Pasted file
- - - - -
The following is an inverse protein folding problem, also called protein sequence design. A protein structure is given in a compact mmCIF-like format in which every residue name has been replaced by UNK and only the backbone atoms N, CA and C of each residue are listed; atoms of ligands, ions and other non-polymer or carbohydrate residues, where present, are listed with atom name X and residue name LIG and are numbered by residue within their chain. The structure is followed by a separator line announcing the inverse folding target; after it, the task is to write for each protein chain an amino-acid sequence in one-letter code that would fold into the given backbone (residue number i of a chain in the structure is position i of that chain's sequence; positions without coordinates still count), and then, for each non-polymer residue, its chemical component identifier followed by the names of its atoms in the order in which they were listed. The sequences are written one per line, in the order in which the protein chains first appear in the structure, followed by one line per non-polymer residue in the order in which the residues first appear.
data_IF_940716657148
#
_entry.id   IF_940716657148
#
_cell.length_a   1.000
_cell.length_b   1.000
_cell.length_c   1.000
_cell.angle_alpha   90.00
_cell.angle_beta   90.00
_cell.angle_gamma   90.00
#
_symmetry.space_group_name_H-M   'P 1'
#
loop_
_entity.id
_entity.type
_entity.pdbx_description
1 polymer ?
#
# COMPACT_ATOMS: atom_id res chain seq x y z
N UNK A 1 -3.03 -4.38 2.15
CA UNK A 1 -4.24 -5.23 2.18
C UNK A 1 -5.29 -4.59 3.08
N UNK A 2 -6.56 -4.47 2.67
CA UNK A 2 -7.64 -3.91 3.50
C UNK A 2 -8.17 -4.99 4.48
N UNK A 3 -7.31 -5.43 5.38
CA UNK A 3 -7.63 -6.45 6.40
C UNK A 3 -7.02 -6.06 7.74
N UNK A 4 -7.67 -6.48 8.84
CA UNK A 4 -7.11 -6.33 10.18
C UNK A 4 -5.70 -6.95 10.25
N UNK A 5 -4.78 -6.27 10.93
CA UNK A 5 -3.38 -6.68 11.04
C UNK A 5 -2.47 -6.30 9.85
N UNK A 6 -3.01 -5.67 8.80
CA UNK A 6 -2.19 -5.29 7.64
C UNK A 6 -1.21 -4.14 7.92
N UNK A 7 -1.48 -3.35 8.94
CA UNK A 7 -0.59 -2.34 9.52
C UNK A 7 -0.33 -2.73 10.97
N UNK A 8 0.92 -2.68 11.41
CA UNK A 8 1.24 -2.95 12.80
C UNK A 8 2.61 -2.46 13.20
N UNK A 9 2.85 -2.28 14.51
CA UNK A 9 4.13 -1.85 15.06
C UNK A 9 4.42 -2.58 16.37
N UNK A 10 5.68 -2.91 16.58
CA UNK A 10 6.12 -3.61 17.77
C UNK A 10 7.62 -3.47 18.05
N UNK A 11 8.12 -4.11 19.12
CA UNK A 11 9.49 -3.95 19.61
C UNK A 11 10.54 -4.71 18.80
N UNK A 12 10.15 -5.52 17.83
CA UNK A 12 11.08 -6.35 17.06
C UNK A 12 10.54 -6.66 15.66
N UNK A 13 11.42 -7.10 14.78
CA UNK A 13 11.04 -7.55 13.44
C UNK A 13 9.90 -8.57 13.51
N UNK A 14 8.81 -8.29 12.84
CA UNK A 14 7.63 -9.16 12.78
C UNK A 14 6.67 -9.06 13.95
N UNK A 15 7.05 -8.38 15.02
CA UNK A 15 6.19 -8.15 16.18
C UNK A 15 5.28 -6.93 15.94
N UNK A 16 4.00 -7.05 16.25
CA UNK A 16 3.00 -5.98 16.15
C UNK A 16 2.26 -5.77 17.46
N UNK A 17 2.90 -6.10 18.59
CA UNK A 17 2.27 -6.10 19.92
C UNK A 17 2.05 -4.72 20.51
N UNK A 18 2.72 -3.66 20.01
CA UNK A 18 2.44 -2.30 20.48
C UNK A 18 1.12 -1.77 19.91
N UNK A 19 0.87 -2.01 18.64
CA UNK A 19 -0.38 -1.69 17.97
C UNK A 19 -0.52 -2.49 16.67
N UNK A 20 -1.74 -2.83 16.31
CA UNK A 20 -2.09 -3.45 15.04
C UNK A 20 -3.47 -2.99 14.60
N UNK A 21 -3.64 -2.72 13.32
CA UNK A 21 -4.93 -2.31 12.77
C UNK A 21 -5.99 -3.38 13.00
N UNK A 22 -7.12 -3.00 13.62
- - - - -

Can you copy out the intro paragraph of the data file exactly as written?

The following is an inverse protein folding problem, also called protein sequence design. A protein structure is given in a compact mmCIF-like format in which every residue name has been replaced by UNK and only the backbone atoms N, CA and C of each residue are listed; atoms of ligands, ions and other non-polymer or carbohydrate residues, where present, are listed with atom name X and residue name LIG and are numbered by residue within their chain. The structure is followed by a separator line announcing the inverse folding target; after it, the task is to write for each protein chain an amino-acid sequence in one-letter code that would fold into the given backbone (residue number i of a chain in the structure is position i of that chain's sequence; positions without coordinates still count), and then, for each non-polymer residue, its chemical component identifier followed by the names of its atoms in the order in which they were listed. The sequences are written one per line, in the order in which the protein chains first appear in the structure, followed by one line per non-polymer residue in the order in which the residues first appear.